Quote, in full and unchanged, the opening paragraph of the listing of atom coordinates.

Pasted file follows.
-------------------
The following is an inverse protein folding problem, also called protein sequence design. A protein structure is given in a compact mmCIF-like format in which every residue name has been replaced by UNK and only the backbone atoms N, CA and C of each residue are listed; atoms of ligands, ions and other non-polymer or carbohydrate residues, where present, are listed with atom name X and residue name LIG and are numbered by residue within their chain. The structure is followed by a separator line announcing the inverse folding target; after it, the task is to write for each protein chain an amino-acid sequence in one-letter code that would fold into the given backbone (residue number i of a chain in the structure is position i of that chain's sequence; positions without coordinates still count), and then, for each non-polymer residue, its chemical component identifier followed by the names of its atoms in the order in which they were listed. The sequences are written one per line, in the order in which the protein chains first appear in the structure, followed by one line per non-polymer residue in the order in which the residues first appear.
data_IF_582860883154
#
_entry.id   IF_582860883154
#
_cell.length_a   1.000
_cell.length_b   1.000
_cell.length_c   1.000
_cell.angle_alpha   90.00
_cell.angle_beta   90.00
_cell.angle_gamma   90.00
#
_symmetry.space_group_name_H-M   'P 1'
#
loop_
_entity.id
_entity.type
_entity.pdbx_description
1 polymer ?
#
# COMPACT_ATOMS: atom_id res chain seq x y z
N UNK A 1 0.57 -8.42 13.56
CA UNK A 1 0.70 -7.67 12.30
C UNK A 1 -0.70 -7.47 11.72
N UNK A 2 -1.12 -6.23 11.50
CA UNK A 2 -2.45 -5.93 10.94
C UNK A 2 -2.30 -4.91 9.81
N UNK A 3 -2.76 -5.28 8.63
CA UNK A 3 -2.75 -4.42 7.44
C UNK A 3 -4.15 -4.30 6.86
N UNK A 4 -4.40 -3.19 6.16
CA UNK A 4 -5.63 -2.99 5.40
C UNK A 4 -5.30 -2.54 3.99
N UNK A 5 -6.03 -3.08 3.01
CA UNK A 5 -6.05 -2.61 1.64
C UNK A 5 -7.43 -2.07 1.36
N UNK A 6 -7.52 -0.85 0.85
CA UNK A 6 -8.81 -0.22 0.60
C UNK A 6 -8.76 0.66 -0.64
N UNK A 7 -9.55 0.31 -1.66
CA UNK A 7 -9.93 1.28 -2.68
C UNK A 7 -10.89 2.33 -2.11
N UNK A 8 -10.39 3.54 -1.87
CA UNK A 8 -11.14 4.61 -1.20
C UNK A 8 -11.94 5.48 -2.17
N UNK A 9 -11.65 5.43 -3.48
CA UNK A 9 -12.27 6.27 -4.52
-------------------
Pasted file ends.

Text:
The following is an inverse protein folding problem, also called protein sequence design. A protein structure is given in a compact mmCIF-like format in which every residue name has been replaced by UNK and only the backbone atoms N, CA and C of each residue are listed; atoms of ligands, ions and other non-polymer or carbohydrate residues, where present, are listed with atom name X and residue name LIG and are numbered by residue within their chain. The structure is followed by a separator line announcing the inverse folding target; after it, the task is to write for each protein chain an amino-acid sequence in one-letter code that would fold into the given backbone (residue number i of a chain in the structure is position i of that chain's sequence; positions without coordinates still count), and then, for each non-polymer residue, its chemical component identifier followed by the names of its atoms in the order in which they were listed. The sequences are written one per line, in the order in which the protein chains first appear in the structure, followed by one line per non-polymer residue in the order in which the residues first appear.